Matthew Garrett, Making Lamanites:
Mormons, Native Americans, and the Indian Student Placement Program, 1947–2000
Matthew Garrett begins his history of the Mormon Indian Student Placement Program (ISPP) with a narrative about his own family’s participation and what it meant for him to find an old picture of a young Native American student among his family photos. Thus, Garrett starts his history through this personal connection. Like many historical monographs, however, it moves toward a more seemingly objective stance that provides information without much reflection. While there is peppered subtle critique of the LDS Church’s representation of Native Americans in its doctrine, the ISPP is rescued from much reproach. The book does provide a much-needed account of the recruitment/missioning efforts of Mormons in Indian country in the name of education and upward mobility; however, it requires familiarity with LDS Church history, leadership structure, and terminology. A reader unversed in the church’s organizational structure or leadership history might find some difficulty in the concluding chapters.
Garrett’s focus, as stated in the introduction, is to provide a space for those who participated in the program to speak and relate their “agency” and “choice” to enroll in this effort. Of course, the realities of that “choice” are certainly debatable. That is, given the grossly underserved nature of education programs on the reservation, one has to question the validity of using the word choice to describe the circumstances that Native parents found themselves in when faced with providing their children an education or not. Garrett does account for the lack of opportunity on the reservations in later chapters, but he still does so through the aim of justifying the ISPP and its benevolence.
Throughout the book there is much tension with this approach toward agency and critique. This is where historical objectivity clashes with critical race theory (CRT). CRT work favors open conversations surrounding injustice over a false reliance on scholarly objectivity. Operating from the given that no scholar can ever be objective, CRT prioritizes a need to address an inequity over assuming a balanced debate on clearly unsettling topics influenced by race. Readers navigate the church’s doctrinal approach toward Native Americans laden in white supremacy. Garrett writes, in raw honesty, about the church’s early stance that Native Americans are “wicked and loathsome” and White Mormons are “white and delightsome,” but he does so in such matter-of-fact tone that it leaves the readers, not the author, with the responsibility of critiquing these deeply problematic representations. Though many members of the LDS Church are aware of this appalling racial binary within church history, there remains a distant disregard to the severity of those statements by a membership who would rather move past, as opposed to confronting, its racism. I would have appreciated a more direct critical engagement with the benevolent racism embedded in this historical moment. The past is not just some valueless topic to be reported on; history scholars need to account for the atrocities of the past more directly and guide their readership toward a more open critique of these moments. Leaving some of these painfully dismissive quotations floating in the narrative without critique can read as objectivity or apathy on the part of the author. The reader is left to wonder if the author chose to sprinkle them in for color or entertainment. To include these quotations without a willingness to dissect them only objectifies this community further, for it relegates the Native community to a group worthy of dismissal both then and even now.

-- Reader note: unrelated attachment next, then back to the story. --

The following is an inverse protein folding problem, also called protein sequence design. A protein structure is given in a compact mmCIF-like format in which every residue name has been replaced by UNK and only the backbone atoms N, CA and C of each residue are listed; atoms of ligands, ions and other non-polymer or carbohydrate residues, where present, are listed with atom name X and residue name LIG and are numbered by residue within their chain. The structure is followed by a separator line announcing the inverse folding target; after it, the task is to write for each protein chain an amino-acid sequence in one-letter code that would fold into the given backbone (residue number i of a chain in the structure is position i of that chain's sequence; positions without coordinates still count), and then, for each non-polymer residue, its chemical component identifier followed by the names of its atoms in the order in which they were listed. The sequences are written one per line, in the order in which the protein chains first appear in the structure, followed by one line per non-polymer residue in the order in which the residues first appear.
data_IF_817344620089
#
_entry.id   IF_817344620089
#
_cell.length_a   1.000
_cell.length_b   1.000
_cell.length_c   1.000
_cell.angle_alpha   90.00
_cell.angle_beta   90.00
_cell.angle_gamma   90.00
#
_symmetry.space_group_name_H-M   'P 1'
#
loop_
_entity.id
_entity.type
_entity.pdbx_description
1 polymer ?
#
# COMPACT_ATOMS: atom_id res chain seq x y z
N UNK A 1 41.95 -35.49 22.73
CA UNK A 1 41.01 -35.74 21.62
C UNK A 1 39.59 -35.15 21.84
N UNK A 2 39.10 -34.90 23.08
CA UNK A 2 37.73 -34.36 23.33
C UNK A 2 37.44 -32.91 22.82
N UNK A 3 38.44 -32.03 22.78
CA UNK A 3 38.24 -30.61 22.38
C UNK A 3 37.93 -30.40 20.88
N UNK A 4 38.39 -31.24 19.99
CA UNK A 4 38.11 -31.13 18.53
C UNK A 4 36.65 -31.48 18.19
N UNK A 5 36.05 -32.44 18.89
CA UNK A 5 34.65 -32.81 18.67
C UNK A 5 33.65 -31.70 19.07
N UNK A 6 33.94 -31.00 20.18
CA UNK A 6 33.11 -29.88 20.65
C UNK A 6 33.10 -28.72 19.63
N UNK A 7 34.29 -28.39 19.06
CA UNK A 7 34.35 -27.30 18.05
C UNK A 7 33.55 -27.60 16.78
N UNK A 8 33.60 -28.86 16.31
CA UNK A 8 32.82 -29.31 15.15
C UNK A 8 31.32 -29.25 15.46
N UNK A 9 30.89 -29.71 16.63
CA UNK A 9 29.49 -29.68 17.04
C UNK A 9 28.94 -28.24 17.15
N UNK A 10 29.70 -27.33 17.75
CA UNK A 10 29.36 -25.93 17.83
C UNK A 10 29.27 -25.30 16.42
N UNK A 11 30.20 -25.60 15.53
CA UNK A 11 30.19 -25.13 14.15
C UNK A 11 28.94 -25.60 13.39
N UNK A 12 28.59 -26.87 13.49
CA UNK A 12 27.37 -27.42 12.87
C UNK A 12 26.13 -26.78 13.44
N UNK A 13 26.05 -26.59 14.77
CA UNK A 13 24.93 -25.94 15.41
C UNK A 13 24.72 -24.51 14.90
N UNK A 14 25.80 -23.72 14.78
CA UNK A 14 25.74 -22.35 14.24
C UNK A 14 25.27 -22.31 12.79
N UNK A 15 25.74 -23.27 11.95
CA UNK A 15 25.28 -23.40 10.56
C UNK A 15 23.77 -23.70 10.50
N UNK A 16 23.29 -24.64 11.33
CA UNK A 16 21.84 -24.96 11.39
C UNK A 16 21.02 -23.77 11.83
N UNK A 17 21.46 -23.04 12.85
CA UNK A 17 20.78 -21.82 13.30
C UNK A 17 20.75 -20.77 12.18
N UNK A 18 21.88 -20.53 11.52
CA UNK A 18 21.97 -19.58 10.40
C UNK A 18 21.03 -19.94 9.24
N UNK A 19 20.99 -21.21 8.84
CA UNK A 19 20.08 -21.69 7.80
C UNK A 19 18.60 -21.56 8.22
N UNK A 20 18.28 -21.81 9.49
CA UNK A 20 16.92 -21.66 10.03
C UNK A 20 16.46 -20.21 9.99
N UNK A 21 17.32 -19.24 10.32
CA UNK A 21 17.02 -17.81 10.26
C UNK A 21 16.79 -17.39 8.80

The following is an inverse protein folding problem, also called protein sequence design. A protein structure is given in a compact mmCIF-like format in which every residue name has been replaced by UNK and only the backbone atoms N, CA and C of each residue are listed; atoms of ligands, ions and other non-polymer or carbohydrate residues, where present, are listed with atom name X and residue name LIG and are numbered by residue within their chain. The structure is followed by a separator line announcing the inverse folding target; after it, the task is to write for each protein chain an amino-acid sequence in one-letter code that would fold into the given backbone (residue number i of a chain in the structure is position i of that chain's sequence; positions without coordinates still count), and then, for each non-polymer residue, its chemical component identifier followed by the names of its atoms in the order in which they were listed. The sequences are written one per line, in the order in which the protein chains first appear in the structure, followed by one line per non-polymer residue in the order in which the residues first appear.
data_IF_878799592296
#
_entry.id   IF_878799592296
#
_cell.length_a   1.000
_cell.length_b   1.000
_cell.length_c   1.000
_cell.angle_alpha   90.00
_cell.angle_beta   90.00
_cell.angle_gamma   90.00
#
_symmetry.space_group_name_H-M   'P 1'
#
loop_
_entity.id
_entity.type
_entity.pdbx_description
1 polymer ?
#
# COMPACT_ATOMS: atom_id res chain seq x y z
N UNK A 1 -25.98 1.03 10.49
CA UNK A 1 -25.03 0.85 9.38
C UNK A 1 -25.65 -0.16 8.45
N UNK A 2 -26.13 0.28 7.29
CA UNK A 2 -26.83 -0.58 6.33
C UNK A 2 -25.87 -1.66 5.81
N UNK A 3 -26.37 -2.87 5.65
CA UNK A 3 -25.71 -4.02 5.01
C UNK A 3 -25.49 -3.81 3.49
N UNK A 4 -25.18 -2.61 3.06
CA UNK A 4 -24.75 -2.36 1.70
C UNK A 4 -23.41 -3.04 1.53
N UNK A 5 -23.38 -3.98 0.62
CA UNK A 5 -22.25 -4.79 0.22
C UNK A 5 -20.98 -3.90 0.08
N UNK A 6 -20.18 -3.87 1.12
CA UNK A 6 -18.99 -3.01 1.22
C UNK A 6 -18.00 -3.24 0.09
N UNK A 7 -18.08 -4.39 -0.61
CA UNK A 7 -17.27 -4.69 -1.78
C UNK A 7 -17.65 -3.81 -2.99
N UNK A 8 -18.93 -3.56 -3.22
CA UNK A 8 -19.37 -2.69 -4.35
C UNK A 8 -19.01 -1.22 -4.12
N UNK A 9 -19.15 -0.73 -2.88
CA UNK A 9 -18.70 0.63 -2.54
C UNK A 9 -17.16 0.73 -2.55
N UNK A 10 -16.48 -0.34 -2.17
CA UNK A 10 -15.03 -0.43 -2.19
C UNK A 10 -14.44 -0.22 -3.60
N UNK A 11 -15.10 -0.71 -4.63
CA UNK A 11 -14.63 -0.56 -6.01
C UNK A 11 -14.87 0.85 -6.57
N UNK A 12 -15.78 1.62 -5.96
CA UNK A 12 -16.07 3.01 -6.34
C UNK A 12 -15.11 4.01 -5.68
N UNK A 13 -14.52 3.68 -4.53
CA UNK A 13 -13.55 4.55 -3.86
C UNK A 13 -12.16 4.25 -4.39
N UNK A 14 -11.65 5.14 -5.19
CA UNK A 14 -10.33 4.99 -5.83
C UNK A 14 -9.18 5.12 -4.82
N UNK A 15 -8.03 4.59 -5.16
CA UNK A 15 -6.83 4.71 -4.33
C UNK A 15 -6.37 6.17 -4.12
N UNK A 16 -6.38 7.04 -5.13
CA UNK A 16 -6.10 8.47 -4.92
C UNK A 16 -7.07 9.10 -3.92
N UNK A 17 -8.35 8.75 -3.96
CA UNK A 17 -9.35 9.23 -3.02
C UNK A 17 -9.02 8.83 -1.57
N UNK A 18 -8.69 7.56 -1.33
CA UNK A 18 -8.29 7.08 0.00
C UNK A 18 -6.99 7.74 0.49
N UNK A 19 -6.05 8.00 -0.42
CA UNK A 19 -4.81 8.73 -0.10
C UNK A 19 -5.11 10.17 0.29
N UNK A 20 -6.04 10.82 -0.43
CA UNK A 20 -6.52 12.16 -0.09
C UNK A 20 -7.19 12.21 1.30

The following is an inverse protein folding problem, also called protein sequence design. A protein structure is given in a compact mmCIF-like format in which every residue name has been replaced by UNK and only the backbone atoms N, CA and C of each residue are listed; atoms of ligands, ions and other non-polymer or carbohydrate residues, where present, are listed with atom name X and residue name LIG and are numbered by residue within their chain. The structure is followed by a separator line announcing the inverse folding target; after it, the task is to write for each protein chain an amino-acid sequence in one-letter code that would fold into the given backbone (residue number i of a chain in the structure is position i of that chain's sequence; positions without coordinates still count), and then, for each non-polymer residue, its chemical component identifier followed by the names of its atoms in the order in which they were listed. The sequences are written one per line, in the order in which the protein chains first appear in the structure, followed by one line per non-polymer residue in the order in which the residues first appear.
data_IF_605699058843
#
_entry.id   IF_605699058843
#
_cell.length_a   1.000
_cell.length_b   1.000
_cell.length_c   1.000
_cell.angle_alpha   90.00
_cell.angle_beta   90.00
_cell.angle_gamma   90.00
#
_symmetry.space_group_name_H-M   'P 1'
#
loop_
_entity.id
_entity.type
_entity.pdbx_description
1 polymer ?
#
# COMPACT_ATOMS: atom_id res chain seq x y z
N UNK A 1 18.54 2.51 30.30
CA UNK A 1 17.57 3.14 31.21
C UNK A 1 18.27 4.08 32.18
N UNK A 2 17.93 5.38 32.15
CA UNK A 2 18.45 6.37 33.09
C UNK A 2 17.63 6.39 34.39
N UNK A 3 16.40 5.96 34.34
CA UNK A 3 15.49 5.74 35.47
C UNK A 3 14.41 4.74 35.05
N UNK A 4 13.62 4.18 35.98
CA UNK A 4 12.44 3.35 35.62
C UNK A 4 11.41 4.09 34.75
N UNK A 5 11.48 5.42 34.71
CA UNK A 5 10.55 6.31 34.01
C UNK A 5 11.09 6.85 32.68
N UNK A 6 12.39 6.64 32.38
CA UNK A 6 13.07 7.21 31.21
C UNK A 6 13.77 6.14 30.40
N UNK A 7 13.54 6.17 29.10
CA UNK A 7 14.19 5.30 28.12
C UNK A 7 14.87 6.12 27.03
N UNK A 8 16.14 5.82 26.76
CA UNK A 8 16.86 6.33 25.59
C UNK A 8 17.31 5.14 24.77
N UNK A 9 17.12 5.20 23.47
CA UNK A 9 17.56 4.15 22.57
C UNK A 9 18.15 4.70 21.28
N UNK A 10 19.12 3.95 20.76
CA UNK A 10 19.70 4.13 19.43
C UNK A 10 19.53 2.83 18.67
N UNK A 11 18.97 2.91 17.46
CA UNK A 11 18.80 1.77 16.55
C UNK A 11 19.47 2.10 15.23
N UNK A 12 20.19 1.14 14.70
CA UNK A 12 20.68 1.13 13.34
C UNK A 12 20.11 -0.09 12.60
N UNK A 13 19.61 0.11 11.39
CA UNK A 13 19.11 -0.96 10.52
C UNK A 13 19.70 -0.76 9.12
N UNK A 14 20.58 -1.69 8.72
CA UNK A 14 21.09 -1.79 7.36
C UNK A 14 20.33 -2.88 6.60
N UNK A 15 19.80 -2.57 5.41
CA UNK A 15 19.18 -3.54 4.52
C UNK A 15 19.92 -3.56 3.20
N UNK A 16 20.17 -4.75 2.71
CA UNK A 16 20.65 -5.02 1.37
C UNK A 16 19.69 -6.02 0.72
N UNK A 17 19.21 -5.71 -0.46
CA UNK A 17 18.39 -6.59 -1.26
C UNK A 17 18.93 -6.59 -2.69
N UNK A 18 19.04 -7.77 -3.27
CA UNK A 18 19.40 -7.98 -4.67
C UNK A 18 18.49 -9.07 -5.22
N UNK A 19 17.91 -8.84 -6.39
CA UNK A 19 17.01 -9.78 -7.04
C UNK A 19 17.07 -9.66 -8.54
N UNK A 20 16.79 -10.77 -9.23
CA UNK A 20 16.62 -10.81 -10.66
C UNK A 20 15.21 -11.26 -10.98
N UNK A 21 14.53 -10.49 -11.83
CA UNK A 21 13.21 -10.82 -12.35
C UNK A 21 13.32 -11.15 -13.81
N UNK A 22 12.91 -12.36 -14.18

Garrett attempts to subtly address the issues, but once more he presents bigoted notions of Native inferiority through a tone of historical objectivity that I found disturbing. For instance, noting the church’s stance that Native Americans “might be redeemed from barbarism” accurately portrays the approach members had to this community. Still, one cannot simply drop these positions in without unpacking how deeply repulsive they are or how they could account for present-day judgements on communities of color. The audience is assumed to be already tuned in to the problems of Mormon evolutionary representations of race. Otherwise, why would they pick up a book on the history of the ISPP? Still, the book might also be used in the classroom and read by students who may not immediately present a critical eye toward this past. In that regard, Making Lamanites becomes a diffi ult read, for it wavers between appropriate critical examination of benevolent racism embedded in the ISPP and salvaging the altruism of the program and its creators.